As AI inches into the workflows of residency program directors, many may need to prepare against delegating too much of the laborious candidate-selection task to an algorithm.
Two reasons why:
One, applicants may catch on quickly to what the AI tool is screening for. Some will pad their applications with the right keywords.
Two, AI is no less biased than the data on which it was trained. It may screen out topnotch candidates whom it doesn’t recognize as such.
The points were raised at the AMA’s recent Graduate Medical Education Summit, according to Nov. 5 event coverage by the association’s news department.
To counter AI’s inherent bias, administrators of medical residencies could invite input from a diverse set of non-MD individuals, suggests Charlene Green, director of the office of admissions and the office of student and resident diversity at UC Davis School of Medicine.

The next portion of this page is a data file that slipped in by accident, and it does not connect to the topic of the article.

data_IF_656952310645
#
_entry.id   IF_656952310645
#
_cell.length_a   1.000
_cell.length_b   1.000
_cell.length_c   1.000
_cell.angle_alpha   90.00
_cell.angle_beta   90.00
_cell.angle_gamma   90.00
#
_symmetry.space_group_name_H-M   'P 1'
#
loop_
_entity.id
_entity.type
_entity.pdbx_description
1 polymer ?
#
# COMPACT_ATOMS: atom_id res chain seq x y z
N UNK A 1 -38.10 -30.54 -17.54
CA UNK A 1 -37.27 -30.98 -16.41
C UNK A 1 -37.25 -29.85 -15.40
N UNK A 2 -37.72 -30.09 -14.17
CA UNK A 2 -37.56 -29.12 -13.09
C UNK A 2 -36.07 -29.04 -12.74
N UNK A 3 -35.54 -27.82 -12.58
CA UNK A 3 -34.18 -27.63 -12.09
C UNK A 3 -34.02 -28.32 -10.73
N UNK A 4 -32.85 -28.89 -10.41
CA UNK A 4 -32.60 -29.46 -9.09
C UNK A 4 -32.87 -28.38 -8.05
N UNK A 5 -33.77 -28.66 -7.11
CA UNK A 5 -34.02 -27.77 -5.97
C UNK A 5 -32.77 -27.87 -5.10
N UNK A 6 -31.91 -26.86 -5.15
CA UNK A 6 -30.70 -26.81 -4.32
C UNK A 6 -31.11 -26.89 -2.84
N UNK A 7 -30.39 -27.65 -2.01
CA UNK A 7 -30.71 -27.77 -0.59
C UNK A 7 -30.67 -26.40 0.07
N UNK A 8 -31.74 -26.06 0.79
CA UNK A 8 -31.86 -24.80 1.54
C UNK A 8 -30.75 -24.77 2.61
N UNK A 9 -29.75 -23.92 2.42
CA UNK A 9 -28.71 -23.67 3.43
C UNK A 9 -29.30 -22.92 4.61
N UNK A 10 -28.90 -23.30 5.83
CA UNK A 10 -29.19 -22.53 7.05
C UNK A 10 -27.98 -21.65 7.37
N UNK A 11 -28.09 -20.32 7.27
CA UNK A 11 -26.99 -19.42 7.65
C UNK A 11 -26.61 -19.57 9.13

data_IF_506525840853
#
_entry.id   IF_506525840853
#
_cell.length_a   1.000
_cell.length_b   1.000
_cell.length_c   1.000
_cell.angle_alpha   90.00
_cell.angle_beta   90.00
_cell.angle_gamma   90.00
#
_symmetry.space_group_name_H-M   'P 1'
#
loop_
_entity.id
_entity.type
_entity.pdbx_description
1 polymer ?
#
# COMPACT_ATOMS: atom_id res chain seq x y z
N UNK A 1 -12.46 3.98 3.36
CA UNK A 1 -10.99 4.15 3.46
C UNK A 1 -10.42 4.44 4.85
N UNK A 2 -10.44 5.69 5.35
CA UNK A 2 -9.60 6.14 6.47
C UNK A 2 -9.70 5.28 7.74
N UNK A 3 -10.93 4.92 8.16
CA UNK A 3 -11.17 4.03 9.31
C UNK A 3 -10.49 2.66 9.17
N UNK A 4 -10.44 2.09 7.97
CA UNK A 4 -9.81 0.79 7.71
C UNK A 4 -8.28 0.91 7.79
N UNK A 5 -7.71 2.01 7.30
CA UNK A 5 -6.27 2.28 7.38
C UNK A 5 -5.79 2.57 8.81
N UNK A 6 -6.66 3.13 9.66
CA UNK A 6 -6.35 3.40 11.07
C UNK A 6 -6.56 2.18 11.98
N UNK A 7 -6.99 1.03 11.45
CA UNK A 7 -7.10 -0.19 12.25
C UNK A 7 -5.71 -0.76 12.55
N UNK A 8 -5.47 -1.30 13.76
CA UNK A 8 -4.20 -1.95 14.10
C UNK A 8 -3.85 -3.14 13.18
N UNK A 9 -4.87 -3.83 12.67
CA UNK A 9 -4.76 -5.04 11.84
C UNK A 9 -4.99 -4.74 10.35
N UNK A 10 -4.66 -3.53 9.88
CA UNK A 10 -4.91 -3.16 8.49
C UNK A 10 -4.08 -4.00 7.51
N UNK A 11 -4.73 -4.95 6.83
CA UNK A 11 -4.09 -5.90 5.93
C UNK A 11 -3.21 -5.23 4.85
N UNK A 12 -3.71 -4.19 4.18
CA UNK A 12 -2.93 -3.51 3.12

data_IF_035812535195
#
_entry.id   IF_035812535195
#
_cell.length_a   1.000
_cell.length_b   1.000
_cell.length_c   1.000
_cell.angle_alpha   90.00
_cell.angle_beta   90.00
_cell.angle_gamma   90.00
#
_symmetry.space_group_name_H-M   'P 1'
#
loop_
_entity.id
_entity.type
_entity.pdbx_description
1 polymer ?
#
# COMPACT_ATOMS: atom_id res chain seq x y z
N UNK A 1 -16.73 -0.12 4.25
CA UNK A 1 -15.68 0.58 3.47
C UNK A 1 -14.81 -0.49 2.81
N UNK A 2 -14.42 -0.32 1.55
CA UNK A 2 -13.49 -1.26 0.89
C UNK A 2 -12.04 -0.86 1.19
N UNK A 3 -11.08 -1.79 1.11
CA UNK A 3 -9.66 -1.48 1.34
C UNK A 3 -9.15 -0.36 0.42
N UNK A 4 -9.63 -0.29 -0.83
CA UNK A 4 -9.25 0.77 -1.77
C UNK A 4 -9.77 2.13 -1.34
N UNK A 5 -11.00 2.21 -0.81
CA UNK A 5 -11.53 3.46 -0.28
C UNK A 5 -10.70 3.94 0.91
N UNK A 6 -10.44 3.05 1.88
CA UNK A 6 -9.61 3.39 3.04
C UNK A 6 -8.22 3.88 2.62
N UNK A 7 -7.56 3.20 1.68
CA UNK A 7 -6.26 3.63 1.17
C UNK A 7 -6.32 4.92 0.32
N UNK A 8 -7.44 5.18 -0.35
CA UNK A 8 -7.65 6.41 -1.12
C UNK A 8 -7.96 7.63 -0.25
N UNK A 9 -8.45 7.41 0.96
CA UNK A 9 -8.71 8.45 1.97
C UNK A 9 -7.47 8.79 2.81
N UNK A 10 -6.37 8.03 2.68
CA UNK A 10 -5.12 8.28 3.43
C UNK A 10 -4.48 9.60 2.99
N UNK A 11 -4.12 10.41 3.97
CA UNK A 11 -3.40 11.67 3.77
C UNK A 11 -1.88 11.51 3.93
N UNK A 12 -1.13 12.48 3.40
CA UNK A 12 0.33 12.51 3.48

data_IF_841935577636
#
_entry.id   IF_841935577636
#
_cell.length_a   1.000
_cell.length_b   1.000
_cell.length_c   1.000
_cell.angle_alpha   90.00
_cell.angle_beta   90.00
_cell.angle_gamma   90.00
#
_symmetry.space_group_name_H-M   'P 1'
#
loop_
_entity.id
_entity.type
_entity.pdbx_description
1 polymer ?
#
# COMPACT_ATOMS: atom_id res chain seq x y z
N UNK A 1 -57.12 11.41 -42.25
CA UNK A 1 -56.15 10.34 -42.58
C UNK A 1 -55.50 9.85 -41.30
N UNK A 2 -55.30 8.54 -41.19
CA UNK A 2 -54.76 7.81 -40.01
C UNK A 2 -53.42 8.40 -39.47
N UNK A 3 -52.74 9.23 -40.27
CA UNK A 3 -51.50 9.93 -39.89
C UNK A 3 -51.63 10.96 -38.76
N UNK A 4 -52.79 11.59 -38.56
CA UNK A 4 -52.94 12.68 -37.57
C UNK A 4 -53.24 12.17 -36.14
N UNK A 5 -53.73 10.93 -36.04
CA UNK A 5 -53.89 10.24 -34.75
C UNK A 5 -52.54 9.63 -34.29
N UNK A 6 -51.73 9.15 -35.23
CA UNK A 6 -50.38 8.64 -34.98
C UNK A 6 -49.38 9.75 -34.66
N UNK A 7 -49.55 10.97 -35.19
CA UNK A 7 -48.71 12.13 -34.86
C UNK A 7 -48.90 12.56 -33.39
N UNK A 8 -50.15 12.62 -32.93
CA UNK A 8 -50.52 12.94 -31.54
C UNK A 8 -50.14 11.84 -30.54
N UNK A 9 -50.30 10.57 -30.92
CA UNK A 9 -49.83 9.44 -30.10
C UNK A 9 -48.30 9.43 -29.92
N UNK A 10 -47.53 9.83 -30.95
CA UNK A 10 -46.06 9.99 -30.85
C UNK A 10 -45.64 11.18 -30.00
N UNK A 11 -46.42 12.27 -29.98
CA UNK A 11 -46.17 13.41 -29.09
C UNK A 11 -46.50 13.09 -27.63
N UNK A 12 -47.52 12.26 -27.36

Green recommends gathering insights from nurses, social workers and even campus police chiefs, the idea being to go where the diversity is.
“Everyone has bias, right?” Green said at the summit. “When you have non-diverse people selecting—trying to select—diverse people, you miss some of the things that maybe you don’t understand about identity and background.”
Green cited statistics showing that, in 2019, only 5.3% of active residents identified as Hispanic and just 4.4% identified as African American.
Hispanics comprise 18.3% of the population; African Americans, 13%.
As for the temptation to let AI do the heavy lifting—it can, after all, quickly “look at hundreds of characteristics to determine what makes a successful resident,” as AMA news writer Timothy Smith points out—residency administrators will have to be diligent.
“There is a huge pile of residency applicants for every available position,” Jesse Burk-Rafel, MD, an internal medicine hospitalist at New York University Langone Health, said at the summit.
That aspect of the work, Burk-Rafel added, can leave “a whole team of beleaguered program directors all exhausted and frustrated.”